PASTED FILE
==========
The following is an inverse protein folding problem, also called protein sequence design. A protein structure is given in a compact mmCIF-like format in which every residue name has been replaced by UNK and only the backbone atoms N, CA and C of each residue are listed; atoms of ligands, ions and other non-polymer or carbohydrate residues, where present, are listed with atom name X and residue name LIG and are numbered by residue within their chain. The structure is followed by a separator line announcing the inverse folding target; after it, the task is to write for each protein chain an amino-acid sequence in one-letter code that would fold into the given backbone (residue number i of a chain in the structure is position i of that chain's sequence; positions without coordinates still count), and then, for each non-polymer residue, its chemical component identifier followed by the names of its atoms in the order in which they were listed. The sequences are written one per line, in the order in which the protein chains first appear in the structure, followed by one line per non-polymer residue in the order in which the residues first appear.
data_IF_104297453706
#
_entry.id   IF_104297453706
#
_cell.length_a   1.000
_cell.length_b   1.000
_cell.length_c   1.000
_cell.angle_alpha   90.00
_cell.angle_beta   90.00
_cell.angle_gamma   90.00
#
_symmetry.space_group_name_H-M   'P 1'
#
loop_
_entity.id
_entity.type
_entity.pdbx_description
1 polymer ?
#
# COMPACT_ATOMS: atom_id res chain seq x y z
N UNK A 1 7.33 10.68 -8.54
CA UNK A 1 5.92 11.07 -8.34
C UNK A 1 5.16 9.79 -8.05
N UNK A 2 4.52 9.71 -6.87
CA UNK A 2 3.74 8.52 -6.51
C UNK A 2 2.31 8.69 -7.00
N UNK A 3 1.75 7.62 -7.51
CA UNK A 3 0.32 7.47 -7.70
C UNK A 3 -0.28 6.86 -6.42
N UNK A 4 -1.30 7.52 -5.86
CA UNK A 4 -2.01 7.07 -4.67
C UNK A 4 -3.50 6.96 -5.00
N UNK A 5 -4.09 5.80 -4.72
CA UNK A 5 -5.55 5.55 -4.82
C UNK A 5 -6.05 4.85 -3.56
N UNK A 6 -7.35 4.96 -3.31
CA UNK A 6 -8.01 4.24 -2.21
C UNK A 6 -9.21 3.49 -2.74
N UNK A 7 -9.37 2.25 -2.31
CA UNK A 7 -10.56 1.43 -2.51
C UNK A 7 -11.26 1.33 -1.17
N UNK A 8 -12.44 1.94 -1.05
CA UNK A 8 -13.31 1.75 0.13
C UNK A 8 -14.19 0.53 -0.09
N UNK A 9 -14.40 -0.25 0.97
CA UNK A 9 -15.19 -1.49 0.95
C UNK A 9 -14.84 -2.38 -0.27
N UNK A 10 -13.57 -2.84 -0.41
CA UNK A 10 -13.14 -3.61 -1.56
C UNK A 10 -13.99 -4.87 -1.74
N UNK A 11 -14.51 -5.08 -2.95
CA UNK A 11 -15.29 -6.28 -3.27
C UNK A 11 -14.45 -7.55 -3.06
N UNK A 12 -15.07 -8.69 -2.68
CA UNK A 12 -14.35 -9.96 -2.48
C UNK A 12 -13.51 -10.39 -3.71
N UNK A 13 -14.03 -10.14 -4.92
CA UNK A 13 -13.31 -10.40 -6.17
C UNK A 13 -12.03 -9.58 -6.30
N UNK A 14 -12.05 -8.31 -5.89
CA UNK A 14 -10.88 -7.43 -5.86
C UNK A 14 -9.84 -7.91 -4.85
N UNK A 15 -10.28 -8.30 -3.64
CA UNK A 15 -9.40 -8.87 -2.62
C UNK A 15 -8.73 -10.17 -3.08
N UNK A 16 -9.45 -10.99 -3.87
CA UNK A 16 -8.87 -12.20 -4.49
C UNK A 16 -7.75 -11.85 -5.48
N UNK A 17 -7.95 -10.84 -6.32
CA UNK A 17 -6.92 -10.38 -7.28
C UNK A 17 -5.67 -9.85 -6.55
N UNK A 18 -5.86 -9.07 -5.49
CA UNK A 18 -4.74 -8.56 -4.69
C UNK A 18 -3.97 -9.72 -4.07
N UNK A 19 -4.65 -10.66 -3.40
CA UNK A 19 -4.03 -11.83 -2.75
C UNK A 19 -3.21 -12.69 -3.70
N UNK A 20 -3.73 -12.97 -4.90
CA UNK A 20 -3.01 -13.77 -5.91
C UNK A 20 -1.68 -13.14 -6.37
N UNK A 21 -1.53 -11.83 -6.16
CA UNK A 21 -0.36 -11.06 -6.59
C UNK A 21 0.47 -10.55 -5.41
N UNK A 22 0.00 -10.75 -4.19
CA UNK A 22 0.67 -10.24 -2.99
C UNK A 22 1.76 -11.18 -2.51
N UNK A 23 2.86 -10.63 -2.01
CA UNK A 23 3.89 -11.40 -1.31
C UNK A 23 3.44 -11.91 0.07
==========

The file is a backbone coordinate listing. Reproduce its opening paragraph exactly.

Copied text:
The following is an inverse protein folding problem, also called protein sequence design. A protein structure is given in a compact mmCIF-like format in which every residue name has been replaced by UNK and only the backbone atoms N, CA and C of each residue are listed; atoms of ligands, ions and other non-polymer or carbohydrate residues, where present, are listed with atom name X and residue name LIG and are numbered by residue within their chain. The structure is followed by a separator line announcing the inverse folding target; after it, the task is to write for each protein chain an amino-acid sequence in one-letter code that would fold into the given backbone (residue number i of a chain in the structure is position i of that chain's sequence; positions without coordinates still count), and then, for each non-polymer residue, its chemical component identifier followed by the names of its atoms in the order in which they were listed. The sequences are written one per line, in the order in which the protein chains first appear in the structure, followed by one line per non-polymer residue in the order in which the residues first appear.